$13.62 online$21.00list price(save 35%)
Format:HardcoverDimensions:208 pages, 9.29 × 5.98 × 0.91 inPublished:September 15, 1999Publisher:Oxford University PressLanguage:English

The following ISBNs are associated with this title:

ISBN - 10:0195126823

ISBN - 13:9780195126822

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Table of Contents

1. Introductionwhy no one seems to know, even my mother, what I do at work: Section One: Undergraduate Life2. Lowering the Barwhy we have such low intellectual expectations for students even though they could easily do more: 3. The Prestige Businesswhat services the university provides students and why we charge so much for tuition: 4. Shortening the Yellow Brick Roadwhy we have made college easier, yet no one seems to mind or care: 5. The Sports Machinehow universities entertain their students and alumni and why and how we've crossed the line of good judgment: Section Two: Research and Graduate Education6. Heart and Soulwhy graduate students are often more important than professors: 7. Grants or Goodbyewhy we spend so much time writing grant proposals: 8. Why Research?what professors do when they don't teach and why they do it: Section Three: Campus Politics9. Matchmakinghow we hire and why we move to other universities: 10. The End of the Golden Agewhy the era of exponential growth has ended and why it's a good thing that it's over: 11. Shaking the Treewhy universities are increasingly turning to alumni, foundations and corporations, and what they will and will not do in exchange for money: 12. You've Got to Believewhy we blindly follow the latest trends in academic fashion even though it makes us look ridiculous: 13. The Fifty Percent Solutionwhy there are so few female professors, and why there aren't likely to be more in the foreseeable future: 14. Making Adjustmentshow to adapt to the life of a professor without getting too crazy: 15. Getting Tenurewhat it takes to get tenure, why standards have risen, and why they will continue to rise: 16. Rolling the Dicewhy the American university is still valuable even though it looks to be in such a mess:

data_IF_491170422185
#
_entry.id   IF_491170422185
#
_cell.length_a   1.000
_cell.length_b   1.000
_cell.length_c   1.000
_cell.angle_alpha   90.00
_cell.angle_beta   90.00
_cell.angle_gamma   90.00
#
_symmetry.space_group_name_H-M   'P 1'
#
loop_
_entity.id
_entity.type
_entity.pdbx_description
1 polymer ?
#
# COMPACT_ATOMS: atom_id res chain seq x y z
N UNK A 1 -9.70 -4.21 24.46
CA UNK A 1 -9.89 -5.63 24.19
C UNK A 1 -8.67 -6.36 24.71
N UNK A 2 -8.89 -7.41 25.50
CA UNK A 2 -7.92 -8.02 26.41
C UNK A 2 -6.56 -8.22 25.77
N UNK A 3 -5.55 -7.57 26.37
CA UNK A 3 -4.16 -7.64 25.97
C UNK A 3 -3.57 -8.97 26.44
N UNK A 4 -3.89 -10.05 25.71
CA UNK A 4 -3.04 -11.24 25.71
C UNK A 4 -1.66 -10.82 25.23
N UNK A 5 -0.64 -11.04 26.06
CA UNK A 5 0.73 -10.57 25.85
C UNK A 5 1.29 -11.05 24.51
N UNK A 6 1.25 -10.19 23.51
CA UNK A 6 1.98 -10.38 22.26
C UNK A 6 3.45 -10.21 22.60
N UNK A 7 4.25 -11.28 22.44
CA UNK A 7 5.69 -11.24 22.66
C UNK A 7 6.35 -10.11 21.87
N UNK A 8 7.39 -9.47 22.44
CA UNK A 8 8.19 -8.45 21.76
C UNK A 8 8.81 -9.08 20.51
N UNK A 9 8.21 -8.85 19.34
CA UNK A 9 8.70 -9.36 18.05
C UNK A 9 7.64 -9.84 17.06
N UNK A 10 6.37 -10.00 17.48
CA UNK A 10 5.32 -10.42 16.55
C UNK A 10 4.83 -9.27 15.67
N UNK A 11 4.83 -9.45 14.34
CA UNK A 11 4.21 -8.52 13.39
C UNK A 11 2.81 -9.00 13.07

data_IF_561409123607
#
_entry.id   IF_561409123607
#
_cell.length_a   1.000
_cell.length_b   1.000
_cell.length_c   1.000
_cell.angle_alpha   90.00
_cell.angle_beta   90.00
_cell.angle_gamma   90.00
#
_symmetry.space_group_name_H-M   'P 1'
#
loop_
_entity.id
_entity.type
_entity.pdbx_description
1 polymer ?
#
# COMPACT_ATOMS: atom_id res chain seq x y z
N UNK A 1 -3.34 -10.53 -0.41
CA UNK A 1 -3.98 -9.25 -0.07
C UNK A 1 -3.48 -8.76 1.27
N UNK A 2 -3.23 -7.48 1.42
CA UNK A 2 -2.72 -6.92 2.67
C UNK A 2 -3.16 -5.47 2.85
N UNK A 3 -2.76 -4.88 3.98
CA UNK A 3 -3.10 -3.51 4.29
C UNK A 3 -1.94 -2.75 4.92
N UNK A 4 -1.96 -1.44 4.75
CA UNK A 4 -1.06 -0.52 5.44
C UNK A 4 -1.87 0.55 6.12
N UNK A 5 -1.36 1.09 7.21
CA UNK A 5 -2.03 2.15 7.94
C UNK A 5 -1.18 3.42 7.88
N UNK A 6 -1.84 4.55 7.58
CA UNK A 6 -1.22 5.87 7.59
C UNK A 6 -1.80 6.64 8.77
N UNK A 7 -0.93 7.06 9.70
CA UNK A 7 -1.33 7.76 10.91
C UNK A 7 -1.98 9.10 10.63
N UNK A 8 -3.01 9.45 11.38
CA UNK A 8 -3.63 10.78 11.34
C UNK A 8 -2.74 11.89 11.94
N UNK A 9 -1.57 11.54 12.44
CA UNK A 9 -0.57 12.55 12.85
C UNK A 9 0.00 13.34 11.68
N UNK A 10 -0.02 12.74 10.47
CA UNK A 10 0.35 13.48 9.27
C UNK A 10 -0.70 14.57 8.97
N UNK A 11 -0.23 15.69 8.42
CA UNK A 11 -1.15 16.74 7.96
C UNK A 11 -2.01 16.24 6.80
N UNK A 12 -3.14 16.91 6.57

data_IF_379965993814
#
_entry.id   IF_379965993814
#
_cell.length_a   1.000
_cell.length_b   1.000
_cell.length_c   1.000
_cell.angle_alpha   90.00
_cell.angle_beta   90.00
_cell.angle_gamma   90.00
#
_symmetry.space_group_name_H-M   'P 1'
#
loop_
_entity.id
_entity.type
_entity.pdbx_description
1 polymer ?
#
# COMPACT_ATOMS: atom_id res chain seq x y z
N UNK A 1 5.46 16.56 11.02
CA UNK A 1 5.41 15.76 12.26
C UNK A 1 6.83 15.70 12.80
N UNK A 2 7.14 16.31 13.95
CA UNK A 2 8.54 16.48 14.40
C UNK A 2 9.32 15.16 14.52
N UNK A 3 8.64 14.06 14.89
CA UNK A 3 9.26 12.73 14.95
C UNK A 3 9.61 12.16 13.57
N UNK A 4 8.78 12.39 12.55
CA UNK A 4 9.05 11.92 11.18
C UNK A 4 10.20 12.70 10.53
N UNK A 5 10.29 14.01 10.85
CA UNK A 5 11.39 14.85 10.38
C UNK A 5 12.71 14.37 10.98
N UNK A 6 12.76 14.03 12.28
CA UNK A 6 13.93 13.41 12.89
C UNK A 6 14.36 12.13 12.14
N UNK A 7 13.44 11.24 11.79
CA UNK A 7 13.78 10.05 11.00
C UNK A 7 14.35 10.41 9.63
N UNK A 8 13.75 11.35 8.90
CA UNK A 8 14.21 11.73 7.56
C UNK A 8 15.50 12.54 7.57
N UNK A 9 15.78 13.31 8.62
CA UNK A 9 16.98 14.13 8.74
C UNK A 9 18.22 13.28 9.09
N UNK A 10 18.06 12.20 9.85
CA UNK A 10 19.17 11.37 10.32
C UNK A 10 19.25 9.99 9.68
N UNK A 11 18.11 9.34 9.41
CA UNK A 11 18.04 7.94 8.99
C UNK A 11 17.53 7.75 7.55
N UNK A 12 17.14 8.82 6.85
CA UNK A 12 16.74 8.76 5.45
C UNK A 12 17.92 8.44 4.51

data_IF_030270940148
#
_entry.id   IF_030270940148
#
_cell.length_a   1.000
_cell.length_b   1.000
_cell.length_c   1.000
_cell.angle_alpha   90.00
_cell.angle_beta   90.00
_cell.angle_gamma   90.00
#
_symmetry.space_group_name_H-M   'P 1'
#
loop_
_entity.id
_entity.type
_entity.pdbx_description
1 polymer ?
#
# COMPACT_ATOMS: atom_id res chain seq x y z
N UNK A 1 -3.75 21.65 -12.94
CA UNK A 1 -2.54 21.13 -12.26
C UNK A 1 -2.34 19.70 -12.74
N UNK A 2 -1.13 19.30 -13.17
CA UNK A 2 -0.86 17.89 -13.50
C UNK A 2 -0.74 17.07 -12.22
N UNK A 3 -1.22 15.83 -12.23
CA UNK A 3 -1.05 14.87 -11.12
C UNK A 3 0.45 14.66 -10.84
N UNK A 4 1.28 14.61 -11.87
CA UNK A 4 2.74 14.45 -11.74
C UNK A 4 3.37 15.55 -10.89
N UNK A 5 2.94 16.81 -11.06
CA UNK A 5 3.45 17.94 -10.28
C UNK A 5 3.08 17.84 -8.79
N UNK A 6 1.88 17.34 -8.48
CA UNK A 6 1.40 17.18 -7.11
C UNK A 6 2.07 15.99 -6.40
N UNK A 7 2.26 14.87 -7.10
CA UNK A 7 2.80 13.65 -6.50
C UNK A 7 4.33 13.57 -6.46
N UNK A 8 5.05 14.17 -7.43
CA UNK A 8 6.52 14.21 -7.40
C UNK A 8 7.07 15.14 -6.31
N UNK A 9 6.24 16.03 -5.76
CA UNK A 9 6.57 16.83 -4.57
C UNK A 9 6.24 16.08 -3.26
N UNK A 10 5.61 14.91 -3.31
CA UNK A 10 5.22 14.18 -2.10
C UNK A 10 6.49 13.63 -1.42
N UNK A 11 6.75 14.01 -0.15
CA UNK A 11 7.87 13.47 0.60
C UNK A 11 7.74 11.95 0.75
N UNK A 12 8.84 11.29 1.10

From Our Editors

In the post-World War II boom, universities enjoyed a golden age of seemingly limitless funding and academic confidence. However, in that time they grew into unwieldy behemoths that can no longer sustain themselves, and are still struggling to maintain a halcyon era that is forever departed. Duke Professor Stuart Rojstaczer's book is a wake-up call to a modern university system beset by grade inflation, reduced funding and furious debates surrounding political correctness, the Western Canon and alcohol use on campus. But unlike other books of its kind, Gone for Good is not a nostalgic tour of the 1950s or an overturned soapbox; instead, it is just what it claims to be - a balanced and thoughtful look at modern post-secondary education.

Editorial Reviews

"A serious, although informal, introduction to the realities of the university world today."--Kirkus Reviews